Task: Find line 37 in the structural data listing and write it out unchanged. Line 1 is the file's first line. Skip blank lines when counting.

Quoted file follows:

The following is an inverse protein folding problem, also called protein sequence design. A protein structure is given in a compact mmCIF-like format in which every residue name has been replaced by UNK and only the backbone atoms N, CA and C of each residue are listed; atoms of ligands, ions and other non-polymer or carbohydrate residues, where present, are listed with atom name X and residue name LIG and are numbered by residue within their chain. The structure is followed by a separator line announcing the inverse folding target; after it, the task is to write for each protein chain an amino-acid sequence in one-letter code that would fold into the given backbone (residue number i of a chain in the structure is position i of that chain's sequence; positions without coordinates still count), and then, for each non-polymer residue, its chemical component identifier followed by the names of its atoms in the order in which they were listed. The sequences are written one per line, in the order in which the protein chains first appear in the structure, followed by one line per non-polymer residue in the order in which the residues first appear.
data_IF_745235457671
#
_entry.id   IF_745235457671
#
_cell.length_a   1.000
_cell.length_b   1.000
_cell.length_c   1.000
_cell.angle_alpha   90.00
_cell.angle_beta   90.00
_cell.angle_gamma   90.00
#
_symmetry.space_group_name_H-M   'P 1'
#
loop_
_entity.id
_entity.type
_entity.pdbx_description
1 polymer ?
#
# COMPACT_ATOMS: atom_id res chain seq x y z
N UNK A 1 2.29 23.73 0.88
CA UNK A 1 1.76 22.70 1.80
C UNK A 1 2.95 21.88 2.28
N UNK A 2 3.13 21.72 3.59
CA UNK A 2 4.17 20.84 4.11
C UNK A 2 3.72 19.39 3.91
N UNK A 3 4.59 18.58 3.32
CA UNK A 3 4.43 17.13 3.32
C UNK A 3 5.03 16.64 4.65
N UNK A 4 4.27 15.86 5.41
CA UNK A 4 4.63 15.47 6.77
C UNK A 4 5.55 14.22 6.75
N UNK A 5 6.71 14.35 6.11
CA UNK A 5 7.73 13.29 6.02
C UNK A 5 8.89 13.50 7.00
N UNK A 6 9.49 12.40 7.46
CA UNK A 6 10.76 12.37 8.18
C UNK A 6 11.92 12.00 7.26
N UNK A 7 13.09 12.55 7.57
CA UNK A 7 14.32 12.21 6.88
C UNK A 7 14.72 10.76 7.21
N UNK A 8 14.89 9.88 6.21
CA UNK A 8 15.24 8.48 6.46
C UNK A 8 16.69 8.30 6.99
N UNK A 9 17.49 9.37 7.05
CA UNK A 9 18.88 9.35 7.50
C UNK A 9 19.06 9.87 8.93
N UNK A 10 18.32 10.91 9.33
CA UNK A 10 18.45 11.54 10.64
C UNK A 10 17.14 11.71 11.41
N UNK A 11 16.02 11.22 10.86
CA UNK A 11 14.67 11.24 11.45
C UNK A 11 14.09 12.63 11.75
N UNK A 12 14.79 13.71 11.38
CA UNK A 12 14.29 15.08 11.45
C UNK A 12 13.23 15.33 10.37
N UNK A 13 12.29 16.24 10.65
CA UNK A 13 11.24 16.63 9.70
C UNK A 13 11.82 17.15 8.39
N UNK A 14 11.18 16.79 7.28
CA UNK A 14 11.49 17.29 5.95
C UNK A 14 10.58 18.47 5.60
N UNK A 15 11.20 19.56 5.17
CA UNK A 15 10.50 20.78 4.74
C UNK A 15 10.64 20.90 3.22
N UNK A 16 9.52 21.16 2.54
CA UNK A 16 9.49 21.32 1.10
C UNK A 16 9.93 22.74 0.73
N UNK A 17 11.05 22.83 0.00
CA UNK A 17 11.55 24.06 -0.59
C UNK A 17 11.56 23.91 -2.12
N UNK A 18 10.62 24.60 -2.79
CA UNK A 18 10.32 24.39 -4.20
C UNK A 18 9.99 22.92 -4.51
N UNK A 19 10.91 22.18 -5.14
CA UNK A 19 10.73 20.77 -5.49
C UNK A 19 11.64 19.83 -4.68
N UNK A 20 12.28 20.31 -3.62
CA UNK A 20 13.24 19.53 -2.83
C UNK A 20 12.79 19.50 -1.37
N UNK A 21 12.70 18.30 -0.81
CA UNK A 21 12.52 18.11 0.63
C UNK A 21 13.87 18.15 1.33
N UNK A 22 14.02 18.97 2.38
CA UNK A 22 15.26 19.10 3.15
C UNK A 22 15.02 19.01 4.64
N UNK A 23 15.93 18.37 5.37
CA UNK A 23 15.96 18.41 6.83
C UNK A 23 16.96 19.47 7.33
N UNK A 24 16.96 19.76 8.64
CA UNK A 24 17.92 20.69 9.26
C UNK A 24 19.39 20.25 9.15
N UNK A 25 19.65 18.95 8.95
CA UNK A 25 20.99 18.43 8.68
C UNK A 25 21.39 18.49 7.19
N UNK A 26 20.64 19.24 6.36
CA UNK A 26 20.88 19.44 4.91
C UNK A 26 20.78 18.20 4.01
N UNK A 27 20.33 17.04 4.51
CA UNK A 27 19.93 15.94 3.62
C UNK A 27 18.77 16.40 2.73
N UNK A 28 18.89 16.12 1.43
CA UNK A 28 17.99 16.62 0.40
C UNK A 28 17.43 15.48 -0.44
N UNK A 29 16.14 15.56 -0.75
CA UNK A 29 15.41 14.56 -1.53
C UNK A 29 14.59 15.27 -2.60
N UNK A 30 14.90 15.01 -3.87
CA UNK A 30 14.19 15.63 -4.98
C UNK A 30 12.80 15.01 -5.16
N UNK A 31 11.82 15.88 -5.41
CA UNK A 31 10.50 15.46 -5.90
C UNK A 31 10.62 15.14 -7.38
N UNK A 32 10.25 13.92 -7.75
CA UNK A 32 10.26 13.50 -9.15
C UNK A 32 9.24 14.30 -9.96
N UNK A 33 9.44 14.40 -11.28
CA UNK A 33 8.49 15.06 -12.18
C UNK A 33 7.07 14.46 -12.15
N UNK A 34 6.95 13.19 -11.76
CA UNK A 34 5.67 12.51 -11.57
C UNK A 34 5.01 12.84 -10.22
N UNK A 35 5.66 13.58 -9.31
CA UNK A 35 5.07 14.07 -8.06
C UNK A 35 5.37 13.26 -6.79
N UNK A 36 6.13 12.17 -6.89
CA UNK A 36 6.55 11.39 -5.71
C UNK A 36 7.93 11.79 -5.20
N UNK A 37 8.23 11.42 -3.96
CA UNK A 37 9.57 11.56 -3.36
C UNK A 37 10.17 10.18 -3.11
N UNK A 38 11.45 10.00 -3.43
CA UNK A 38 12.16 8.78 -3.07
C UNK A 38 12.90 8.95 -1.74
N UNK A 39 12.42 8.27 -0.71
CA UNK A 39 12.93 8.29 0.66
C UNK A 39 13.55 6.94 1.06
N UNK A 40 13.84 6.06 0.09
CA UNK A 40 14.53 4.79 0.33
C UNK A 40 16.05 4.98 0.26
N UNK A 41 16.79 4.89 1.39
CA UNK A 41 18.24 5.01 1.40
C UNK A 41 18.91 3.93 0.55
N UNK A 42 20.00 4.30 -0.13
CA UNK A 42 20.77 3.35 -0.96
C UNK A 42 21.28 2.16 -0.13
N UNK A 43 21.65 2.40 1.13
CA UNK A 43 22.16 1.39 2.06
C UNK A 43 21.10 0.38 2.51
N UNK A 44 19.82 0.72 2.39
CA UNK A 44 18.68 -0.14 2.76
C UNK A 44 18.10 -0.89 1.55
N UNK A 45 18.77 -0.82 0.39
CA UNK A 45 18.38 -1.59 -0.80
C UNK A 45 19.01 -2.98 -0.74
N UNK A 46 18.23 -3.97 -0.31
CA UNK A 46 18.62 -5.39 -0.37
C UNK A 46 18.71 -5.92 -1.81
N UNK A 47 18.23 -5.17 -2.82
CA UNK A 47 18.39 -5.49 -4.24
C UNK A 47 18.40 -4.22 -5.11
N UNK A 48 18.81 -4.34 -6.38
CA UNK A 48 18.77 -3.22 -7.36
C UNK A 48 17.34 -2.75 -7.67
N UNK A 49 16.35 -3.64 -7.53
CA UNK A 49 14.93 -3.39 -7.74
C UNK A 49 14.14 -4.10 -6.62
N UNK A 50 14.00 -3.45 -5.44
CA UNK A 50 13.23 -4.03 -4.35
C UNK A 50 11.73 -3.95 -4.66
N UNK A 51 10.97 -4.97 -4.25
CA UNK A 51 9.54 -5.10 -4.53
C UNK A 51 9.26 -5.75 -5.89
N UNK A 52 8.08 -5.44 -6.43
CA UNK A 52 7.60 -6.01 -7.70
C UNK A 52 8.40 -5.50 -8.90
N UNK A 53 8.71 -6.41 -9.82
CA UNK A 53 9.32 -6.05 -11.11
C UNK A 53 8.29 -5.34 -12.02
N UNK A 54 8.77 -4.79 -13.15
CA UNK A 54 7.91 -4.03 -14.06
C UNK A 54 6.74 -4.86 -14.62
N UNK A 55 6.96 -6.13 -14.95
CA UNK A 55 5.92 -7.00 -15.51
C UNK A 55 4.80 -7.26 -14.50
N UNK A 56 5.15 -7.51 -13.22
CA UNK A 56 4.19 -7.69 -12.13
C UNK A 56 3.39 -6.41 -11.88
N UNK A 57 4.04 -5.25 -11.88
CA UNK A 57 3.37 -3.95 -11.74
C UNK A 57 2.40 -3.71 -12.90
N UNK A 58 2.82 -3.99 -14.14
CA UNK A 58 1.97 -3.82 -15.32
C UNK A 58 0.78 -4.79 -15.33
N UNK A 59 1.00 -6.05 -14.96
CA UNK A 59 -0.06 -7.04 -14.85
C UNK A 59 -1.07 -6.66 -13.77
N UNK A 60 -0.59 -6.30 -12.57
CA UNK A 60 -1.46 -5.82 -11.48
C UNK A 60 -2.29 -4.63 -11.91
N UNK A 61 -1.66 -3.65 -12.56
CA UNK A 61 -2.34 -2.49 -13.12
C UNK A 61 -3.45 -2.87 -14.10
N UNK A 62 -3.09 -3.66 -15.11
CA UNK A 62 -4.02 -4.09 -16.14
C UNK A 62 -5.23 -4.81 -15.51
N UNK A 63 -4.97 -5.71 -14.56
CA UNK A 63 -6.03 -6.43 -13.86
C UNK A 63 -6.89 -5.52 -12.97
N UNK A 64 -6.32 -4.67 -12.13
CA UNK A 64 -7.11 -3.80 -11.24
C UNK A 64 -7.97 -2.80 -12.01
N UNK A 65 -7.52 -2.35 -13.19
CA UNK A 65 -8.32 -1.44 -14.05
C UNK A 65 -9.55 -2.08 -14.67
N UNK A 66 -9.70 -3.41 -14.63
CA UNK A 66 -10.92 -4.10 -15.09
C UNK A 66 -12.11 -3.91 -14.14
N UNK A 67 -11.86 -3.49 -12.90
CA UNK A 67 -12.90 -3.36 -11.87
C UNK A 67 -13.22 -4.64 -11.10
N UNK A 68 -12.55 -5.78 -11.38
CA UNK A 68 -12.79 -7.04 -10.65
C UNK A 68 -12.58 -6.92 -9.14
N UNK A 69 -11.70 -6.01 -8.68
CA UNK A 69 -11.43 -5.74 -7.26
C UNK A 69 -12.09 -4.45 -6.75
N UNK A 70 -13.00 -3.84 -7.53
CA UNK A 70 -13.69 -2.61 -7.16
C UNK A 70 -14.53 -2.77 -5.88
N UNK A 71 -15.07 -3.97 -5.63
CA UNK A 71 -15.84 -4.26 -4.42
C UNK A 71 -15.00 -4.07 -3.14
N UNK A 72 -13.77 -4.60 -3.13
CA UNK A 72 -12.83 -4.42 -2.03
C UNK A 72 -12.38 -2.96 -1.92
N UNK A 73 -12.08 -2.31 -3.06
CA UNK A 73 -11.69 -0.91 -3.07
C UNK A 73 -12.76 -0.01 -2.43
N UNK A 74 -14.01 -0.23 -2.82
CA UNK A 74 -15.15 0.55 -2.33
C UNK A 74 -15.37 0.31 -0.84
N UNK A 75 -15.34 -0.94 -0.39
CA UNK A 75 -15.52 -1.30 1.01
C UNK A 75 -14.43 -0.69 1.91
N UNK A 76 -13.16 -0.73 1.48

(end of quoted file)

N UNK A 6 9.49 12.40 7.46